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What is partial pressure?
The pressure of individual gases in a gas mixture
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When would partial pressures be used?
When dealing with gas-phase equilibria
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How is partial pressure p(A) calculated?
number of moles of A/total number of moles of gas x total pressure of the mixtureHo
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How is Kp calculated?
p(D)d p(E)e/p(A)a p(B)b
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Why is nitrogen very unreactive?
Nitrogen has 5 electrons in its outer shell as it is in group 5. They form diatomic molecules (N2) in order to get a full outer shell this is done by them forming triple bonds with another nitrogen. This triple bond is very difficult to break.
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How is ammonia (NH3) formed?
N2 reacts with H2. The nitrogen forms covalent bonds with 3 H atoms leaving a lone pair of electrons on the nitrogen
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What makes ammonia soluble in water?
Ammonia is able to form hydrogen bonds between molecules
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What allows ammonia to act as a ligand?
The lone pair of electrons on the N means that ammonia is able to form dative covalent bonds. Allowing it to act as a ligand forming complex ions with transition metals
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How are ammonium ions formed?
The lone pair of N means that it is a base. It forms covalent bonds with protons to form an ammonium ion (NH4+)
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What are the different oxides formed by nitrogen and what are their properties?
Nitrogen Monoxide (NO)-Is a colourless gas Dinitrogen Monoxide(N2O)-Is a colourless gas with a sweat smell Nitrogen Dioxide(NO2)-Brown gas, has a sharp odour and is toxic
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What is nitrogen used for by plants and animals?
To make proteins
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What form is N2 and what produces this form of nitrogen?
It is nitrogen in the air and it is produced by dentrifying bacteria
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What form is NH4+ and what produces this form of nitrogen?
It is ammonia ions in the soil and it is produces by bacteria and micro-organisms in the soil
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What form is NO3^- and what produces this form of nitrogen?
It is Nitrate(V) ions in the soil. It is produced by nutrifying bacteria in the soil and bacteria in root nodules
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What form is NO2^- and what produces this form of nitrogen?
It is Nitrate(V) ions in the soil. It is produced by nutrifying bacteria in the soil and bacteria in root nodules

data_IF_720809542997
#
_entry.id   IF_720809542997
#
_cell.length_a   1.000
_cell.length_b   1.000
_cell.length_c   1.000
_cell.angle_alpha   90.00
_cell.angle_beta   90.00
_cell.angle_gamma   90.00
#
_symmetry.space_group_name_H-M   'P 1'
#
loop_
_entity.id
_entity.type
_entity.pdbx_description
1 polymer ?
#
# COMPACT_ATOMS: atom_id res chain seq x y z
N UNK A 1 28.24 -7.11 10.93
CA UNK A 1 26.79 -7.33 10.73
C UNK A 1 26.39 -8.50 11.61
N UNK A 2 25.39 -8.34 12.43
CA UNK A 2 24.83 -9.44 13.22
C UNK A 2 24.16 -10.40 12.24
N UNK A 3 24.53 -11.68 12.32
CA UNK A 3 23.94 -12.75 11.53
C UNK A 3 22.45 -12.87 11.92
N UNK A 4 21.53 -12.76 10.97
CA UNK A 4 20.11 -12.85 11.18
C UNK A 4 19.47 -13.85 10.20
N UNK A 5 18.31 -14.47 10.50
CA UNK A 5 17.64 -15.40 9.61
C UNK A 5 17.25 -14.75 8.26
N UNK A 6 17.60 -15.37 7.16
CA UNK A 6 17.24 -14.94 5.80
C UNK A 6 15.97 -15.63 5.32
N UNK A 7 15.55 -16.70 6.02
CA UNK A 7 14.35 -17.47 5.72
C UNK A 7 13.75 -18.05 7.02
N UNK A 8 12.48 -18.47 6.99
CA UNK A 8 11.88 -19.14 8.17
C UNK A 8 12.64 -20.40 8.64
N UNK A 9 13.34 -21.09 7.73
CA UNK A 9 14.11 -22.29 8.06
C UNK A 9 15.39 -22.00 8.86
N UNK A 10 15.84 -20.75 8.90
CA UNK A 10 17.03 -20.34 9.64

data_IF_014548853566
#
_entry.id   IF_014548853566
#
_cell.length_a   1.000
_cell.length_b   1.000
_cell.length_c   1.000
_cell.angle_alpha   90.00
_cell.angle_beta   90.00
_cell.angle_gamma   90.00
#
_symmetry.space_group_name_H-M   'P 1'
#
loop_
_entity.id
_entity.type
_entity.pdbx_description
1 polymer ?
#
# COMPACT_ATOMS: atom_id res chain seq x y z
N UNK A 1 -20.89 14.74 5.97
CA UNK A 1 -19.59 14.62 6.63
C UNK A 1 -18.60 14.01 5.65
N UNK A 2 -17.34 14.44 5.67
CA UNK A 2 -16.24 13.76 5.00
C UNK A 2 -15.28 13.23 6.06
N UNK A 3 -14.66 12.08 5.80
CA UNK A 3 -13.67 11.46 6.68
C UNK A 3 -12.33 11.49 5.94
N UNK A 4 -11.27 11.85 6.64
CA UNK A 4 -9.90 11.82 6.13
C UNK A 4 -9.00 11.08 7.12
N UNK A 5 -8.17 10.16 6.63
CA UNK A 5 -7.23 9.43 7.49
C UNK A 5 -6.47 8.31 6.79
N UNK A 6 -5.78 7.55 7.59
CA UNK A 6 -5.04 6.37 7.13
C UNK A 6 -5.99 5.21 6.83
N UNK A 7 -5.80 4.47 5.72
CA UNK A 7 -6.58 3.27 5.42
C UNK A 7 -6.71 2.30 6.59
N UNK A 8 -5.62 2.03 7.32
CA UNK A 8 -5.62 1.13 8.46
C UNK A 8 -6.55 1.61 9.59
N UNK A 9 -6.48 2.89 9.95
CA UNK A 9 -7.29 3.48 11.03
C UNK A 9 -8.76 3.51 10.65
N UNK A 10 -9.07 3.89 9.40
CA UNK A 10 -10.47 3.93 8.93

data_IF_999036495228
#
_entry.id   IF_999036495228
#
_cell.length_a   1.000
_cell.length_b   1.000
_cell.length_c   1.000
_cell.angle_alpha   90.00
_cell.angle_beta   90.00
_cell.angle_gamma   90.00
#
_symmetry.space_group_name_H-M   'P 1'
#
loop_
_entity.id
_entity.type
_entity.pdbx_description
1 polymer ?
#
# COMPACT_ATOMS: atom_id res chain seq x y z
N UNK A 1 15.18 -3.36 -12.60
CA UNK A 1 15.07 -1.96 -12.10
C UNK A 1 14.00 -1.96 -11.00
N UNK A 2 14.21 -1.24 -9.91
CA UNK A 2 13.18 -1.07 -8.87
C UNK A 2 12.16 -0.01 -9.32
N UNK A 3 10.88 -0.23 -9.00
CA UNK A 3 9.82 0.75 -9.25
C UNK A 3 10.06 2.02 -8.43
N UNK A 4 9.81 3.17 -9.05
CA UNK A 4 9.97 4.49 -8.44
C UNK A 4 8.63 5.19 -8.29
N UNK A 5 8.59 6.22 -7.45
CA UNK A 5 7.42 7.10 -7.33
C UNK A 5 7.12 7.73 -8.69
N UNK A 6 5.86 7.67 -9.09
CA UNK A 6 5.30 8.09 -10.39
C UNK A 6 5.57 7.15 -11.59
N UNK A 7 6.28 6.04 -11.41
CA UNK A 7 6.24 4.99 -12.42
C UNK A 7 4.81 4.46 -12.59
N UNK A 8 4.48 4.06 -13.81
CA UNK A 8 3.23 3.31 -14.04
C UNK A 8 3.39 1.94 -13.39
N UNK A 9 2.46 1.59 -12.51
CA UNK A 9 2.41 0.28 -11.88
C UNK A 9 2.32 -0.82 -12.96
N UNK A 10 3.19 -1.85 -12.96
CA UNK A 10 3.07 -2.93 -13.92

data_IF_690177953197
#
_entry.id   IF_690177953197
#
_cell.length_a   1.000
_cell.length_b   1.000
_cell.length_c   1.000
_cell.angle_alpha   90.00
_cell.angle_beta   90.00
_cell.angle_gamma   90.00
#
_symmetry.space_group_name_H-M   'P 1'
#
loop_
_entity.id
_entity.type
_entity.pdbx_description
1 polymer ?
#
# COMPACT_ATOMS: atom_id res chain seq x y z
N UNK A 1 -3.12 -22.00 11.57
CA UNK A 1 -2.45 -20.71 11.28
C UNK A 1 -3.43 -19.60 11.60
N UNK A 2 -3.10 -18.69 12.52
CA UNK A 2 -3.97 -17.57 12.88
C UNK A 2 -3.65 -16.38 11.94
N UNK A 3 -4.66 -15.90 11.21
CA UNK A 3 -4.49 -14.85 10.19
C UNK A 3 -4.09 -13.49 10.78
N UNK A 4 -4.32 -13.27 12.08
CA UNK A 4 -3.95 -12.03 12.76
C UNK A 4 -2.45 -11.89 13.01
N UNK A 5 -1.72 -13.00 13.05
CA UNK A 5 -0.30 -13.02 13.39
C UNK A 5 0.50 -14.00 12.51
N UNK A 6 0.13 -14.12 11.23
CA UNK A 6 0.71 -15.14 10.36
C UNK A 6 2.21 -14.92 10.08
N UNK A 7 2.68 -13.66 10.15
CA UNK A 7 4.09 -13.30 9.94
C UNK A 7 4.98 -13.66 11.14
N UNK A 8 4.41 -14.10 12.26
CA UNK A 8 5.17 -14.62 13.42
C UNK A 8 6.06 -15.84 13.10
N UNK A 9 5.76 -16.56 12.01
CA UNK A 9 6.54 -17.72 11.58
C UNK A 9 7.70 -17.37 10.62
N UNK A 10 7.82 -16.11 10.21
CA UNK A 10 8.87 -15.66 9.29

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What form is NO and what produces this form of nitrogen?
Nitrogen(II) oxide. It is produced by thunderstorms, car engines and dentrifying bacteria in the soil
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What form is NO2 and what produces this form of nitrogen?
Nitrogen(VI) oxide. It is produced by the oxidation of NO in the atmosphere
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What form is N2O and what produces this form of nitrogen?
Nitrogen(I) oxide. It is produced by dentrifying bacteria in the soil
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What is the role of the nitrogen cycle?
To convert nitrogen into more accessible forms so that they can be taken in by plants and animals
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What type of reactions occur in the nitrogen cycle
Redox reactions
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How is nitrogen gas in the air converted into ammonia in the soil?
Through the Haber process and nitrogen-fixing bacteria (N2+3H2-->2NH3)
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How is ammonia in the soil converted into ammonia ions in the soil?
By reduction (NH3+H+-->NH4+)
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How are ammonia ions in the soil converted into nitrate(III) ions in the soil?
By nitrification (NH4^+ +O2-->NO2^-+4H^+ +2e^-)
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How are nitrate(III) ions in the soil converted into nitrate(V) ions in the soil?
By the addition of water during nitrification (NO2^- +H20--> NO3^- +2H^+ +2e^-
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What is nitrification?
The oxidation of ammonia or ammonia to nitrate followed by the oxidation of nitrites to nitrates
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How are Nitrate (V) ions in the soil converted to nitrogen gas in the air?
By dentrification (2NO3^- +10e^- + 12H^+ -->N2 +6H2O)